And then there is the question of publicity. Should a psychiatrist do the book tour? How not, if he or she is an author? The book contract may be predicated on the tour. To have a public voice at all, toward the end of the millennium, is to agree to CNBC, “Good Morning America,” “Oprah.” I feel privileged to have been given the chance.

I WAS A WRITER LONG BEFORE I WAS ever a psychiatrist first knew I was a writer at age 7. We want, as a culture, for some writers to become psychiatrists, and for some psychiatrists to become writers want the humanism of writing to illuminate the technology of healing. The writer-doctor is an outsider within the guild; his or hers is the voice not just of information but of conscience. Moreover, in an era of narrow technicality in medical journals, the popular doctor-writer is sometimes an original synthesizer for the profession.

And yet the doctor like the politician, is suspect. Every news-at-noon anchor is an investigative reporter: How do you respond to your critics? Daytime talk shows pit patients against doctors: “Doctor Kramer, meet the regional head of the Prozac Survivors’ Group.”

I do not say that commercial television is a good place to convey psychiatric information. Too often, on TV, issues are framed by controversy. Standard storytelling genres prevail: Jekyll-and-Hyde, the Frankenstein monsters, the hero reviled and rehabilitated. But TV is a good place to show how egalitarian our culture is. The doctor’s voice breaks, he look sheepish or glib, his hair, yes, could be better cut.

The demystification of the public psychiatrist accords well with current models of psychotherapy, in which the humanity of the doctor is ever apparent. The public may not appreciate how much psychotherapy has changed in recent years: Even within psychoanalysis, the analyst as blank slate is an ideal only to a small rear guard. The therapist is no longer neutral and characterless but rather present and empathetic. The doctor’s is only one perspective among many possible useful, we hope, and respectful, and based on wisdom and technical skill, but subject to change and alteration.

Part of my medical training was on Martha’s Vineyard, off-season, under the psychiatrist-writer Milton Mazer. On a small island, there is little choice of plumber, school principal or psychiatrist. Everyone knows everyone else’s business. It is possible to do good psychiatry under these circumstances. The psychiatrist can be country doctor, family doctor, community doctor to a degree, I model my practice on Mazer’s, am unafraid to have my quirks apparent to patients.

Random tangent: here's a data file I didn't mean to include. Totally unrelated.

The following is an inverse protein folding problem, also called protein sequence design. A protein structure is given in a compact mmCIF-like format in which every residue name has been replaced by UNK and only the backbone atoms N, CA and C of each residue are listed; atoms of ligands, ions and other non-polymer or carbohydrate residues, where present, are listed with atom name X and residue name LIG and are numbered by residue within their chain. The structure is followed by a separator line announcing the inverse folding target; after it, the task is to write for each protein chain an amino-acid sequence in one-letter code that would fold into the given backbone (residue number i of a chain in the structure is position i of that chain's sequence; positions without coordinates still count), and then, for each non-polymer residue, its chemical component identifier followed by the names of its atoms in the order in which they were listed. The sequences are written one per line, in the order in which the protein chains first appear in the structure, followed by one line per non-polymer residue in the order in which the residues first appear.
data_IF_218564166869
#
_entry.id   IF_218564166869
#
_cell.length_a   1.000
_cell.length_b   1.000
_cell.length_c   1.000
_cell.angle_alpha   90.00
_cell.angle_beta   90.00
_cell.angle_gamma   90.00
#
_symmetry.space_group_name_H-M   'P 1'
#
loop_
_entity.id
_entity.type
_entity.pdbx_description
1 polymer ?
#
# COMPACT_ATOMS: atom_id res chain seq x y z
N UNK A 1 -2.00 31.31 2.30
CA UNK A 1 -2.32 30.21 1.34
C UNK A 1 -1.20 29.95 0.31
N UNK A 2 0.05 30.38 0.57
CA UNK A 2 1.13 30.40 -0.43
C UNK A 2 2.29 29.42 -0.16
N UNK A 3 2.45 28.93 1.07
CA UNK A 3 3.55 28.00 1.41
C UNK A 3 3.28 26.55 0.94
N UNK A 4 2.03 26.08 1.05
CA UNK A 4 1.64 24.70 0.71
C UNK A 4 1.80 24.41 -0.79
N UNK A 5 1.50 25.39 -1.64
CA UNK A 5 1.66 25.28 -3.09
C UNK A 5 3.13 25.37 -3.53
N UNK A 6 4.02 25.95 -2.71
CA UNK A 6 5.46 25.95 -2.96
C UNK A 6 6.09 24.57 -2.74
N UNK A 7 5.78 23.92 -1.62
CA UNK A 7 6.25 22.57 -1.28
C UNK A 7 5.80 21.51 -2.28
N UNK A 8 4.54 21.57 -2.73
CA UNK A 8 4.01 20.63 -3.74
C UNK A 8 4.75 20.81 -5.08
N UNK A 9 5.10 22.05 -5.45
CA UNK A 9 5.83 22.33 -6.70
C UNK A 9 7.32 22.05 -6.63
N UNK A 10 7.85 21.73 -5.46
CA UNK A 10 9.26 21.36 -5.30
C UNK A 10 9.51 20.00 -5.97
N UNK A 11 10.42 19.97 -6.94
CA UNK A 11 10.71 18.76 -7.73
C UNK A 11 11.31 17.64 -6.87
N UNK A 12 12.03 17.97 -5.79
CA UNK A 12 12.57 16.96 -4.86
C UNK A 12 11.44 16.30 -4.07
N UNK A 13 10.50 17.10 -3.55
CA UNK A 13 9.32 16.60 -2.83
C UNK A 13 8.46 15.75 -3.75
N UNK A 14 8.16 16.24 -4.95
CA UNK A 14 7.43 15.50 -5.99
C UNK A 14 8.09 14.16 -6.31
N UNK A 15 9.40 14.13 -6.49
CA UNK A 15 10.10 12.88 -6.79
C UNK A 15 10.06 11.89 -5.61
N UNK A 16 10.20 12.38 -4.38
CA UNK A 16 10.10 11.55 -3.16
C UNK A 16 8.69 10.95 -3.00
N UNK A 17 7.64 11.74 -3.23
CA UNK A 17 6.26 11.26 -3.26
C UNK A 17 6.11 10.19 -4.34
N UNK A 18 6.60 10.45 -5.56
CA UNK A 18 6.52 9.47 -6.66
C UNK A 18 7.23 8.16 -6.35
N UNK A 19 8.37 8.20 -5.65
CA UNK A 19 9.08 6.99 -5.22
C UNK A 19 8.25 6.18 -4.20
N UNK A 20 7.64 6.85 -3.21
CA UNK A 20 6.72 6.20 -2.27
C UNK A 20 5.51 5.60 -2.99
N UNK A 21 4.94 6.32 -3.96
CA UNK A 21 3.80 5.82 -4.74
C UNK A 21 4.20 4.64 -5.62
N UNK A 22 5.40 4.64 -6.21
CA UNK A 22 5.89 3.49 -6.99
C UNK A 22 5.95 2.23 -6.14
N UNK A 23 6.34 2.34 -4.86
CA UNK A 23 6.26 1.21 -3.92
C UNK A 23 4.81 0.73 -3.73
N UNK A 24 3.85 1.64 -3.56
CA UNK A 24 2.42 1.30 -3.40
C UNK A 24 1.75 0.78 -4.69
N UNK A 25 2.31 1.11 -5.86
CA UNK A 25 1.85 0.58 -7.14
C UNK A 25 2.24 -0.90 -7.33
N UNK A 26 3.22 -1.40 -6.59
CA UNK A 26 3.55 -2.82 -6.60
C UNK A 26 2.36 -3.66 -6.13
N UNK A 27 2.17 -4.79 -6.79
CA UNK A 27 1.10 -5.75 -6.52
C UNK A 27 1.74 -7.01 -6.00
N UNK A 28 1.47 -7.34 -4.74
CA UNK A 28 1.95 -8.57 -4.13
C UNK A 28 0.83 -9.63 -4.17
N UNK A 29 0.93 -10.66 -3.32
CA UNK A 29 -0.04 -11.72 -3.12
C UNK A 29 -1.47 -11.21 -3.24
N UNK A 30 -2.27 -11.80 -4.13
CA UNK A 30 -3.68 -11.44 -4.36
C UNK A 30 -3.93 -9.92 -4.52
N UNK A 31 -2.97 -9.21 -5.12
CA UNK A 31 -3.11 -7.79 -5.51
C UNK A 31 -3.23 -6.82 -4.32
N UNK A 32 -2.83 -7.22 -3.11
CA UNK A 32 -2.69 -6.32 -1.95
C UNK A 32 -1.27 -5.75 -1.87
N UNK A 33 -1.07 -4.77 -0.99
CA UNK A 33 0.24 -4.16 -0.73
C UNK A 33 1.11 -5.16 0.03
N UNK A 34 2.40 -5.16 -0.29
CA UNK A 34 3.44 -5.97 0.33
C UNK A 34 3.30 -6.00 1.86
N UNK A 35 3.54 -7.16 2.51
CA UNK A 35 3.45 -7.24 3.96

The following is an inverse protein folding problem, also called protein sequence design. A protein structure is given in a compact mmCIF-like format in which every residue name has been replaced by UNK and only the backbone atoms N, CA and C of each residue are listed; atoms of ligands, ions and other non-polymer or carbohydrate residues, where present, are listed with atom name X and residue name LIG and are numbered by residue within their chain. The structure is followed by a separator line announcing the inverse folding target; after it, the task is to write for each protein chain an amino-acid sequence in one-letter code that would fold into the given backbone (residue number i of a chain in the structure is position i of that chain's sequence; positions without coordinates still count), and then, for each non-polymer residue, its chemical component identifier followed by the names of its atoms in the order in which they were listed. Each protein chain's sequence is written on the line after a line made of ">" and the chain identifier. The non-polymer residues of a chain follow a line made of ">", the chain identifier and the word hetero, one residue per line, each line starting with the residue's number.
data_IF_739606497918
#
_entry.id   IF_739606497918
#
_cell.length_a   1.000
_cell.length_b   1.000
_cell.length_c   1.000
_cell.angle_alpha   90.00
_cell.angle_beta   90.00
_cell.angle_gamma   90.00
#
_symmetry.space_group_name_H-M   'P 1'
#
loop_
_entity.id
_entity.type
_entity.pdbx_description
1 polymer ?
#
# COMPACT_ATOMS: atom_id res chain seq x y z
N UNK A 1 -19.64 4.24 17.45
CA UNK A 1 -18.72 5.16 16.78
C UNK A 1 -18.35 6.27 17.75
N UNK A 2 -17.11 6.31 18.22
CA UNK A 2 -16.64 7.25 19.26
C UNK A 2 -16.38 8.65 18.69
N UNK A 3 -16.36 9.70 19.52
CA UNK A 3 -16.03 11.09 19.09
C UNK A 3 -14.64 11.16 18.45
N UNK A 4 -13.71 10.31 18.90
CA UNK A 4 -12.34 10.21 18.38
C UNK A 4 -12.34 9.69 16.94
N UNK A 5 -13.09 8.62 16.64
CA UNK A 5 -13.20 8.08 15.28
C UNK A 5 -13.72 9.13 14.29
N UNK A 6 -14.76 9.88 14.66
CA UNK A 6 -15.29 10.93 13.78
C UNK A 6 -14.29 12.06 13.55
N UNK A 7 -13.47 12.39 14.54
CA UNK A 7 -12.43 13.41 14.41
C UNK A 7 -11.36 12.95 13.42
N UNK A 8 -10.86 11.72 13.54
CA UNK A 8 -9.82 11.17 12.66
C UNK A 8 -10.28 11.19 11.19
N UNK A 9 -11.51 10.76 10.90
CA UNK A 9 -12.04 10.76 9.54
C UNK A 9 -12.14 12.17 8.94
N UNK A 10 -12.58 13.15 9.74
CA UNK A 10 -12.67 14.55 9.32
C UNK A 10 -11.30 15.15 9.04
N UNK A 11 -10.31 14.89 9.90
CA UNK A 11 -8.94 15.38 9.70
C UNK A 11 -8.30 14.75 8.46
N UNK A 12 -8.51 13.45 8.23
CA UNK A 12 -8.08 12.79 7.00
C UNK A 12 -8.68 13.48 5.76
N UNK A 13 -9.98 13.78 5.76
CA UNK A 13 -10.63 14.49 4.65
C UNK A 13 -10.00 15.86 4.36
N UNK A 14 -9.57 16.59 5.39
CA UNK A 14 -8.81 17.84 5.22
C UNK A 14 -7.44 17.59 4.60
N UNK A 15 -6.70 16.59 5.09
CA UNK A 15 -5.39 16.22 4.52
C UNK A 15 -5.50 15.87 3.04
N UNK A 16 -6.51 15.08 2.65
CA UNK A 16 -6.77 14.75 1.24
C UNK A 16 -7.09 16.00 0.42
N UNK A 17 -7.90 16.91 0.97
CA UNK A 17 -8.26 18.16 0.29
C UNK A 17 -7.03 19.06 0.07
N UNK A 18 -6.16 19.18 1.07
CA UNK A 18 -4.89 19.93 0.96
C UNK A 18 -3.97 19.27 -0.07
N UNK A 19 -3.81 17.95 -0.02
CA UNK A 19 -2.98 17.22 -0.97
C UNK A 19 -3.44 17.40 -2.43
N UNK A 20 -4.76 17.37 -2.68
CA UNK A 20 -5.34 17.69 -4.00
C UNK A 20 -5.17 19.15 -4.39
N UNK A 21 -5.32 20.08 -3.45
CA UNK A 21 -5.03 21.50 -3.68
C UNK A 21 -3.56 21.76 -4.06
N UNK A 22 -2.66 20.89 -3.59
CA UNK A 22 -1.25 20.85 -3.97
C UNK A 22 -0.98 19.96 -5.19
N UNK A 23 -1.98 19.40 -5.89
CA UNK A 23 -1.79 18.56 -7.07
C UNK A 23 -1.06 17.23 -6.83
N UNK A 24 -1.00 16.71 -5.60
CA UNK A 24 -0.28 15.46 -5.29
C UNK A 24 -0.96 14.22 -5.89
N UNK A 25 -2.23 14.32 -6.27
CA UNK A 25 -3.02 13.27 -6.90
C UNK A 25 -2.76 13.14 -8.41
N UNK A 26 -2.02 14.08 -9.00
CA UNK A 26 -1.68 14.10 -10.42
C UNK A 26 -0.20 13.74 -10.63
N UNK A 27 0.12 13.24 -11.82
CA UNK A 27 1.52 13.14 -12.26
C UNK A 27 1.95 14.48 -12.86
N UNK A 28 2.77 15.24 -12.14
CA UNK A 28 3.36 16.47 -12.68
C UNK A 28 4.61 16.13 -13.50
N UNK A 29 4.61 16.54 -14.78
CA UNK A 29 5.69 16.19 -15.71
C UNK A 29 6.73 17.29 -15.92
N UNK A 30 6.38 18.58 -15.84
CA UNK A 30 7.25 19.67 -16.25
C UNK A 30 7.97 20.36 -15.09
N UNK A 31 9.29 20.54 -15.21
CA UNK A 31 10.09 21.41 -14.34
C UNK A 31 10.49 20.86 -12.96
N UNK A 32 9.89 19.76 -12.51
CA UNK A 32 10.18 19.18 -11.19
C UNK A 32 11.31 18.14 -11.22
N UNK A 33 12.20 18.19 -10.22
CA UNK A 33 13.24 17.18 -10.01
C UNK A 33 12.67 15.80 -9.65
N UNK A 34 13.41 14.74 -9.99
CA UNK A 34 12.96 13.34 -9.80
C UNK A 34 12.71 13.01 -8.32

Psychiatrists are also subjects of writing witness the Outlook piece. The Wolf Man submitted to a book-length interview by an Austrian journalist. Not long ago, Jeffrey Moussaieff Masson, the Kitty Kelly of psychoanalytic historiography, published a devastating portrait of his training analyst, Irvine Schiffer. The problem with critiques by patients is that doctors cannot reply. Except in certain legal proceedings, the content of treatment is covered by doctor-patient privilege even when the doctor is under attack. (For technical reasons related to a Canadian television release form, Schiffer may have been free to respond to Masson, but so far as I know he did not.) A colleague of mine squirmed when a former patient vilified her, I believe on false grounds, in an article in a serious magazine. The patient had suffered brain damage and was impulsively irritable and impaired in his judgment, but not so impaired as to be unable to write convincingly.

There is no cure, nor should there be one, for this asymmetry. Patients must be free to criticize their doctors, and doctors must be forbidden to respond. I can imagine a diatribe so extreme in its viewpoint that a scrupulous editor ought, as a condition of printing it, to ask the patient-author for a waiver of confidentiality on behalf of a doctor under attack, but I doubt such an event has ever occurred. Nor would most doctors respond to the offer. Doctors just have to take their licking. More than one of my patients has said jokingly, but therapists make a living by noting aggression in fact that she is keeping a diary for Listening to Kramer: The Expose. Patients are so vulnerable in the psychotherapeutic setting that whatever tips the balance in their favor is for the good.

At least, I believe this truth some of the time: that doctor and sometimes patient can be public figures without excessive harm and with potential benefit. There are also days when I despair utterly and vow to forsake writing. Or, since that seems unlikely, to turn to fiction.

THERE IS, I AM CONVINCED, NO IDEAL way to combine psychotherapy and writing. Every question is too invasive, every unasked question too paternalistic, the whole process too distorting to the encounter. And yet I think we are right as readers to want to hear from those who deal daily with practical issues of the mind and as patients to want to work with doctors who think synthetically and struggle to put their thoughts into words. Fortunately, both patients and psychotherapy are hardy and resilient. Fortunately, just as the “good-enough” mother strengthens the child through her occasional lapses, the good-enough therapist can catalyze growth. No relationships are exclusive; we see parents, lovers, spouses and colleagues in a variety of roles. We can probably stand to see our psychiatrist on television.

Copyright 1994 by Peter D. Kramer. Reprinted with permission from The Washington Post, Outlook, Sunday, September 25, 1994. Peter D. Kramer is the author of Listening to Prozac and Moments of Engagement: Intimate Psychotherapy in a Technological Age.

Copyright Psychotherapy Networker, Inc. Nov/Dec 1994